GOP senator says he doesn't think Trump "as a person" is a role model for kids
Sen. James Lankford (R-Okla.) said on CBS News' "Face the Nation" Sunday that he doesn't believe President Trump is "a very good role model for a lot of different youth," and that disagreements on rhetoric have been a "grand challenge" for him as a person of faith.
"I said very early on in the campaign time period, when people asked me in 2016, 'What are you looking for?' Well, I said I always look for a president who can be a role model. I don't think that President Trump, as a person, is a very good role model for a lot of different youth, but that's just me personally. I don't like the way that he tweets, some of the things that he says — his word choices, at times, are not my word choices."
Details: Specifically, Lankford said he disagrees with Trump's tweeting habits and language, but that he's willing to work with the president when they agree on policies.
- "On the issues of abortion, for instance, he's been tenaciously pro-life," Lankford said. "He's focused on putting people around him that are very focused on religious liberty — not honoring a particular faith, but honoring any person of any faith."
The big picture: An editorial by the influential evangelical magazine Christianity Today calling for Trump's removal from office has ignited a debate within the evangelical community over how to reconcile Trump's personal actions with his administration's strong record of pursuing favorable social policies.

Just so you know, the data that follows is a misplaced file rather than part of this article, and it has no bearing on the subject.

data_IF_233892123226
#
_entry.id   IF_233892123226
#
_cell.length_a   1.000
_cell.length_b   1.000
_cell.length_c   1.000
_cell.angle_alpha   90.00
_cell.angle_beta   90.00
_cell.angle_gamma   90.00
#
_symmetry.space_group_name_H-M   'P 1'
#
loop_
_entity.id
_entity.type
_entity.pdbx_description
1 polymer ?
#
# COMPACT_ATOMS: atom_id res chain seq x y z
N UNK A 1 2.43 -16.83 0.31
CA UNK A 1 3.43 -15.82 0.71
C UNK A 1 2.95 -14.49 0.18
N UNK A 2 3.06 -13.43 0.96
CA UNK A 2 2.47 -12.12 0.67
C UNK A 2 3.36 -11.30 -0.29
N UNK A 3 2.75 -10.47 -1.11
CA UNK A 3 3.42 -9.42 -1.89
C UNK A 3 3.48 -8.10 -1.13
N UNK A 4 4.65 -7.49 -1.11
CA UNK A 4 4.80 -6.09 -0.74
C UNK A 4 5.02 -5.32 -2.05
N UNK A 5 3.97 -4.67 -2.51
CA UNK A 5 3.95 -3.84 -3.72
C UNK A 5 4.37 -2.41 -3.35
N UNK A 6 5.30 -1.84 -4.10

- About 81% of white evangelical Christians voted for Trump in 2016, according to Pew Research Center.
In response to the editorial, the Trump campaign is working to secure its support within the evangelical community ahead of the 2020 election. Trump plans to hold a rally to launch the "Evangelicals for Trump" coalition in an Apostolic megachurch in Miami on Jan. 3.
- Nearly 200 evangelical leaders rebuke Christianity Today for anti-Trump editorial
- Christianity Today editor explains his decision to call for Trump's removal
Editor's note: This story has been corrected to reflect that 81% of white evangelicals voted for Trump in 2016.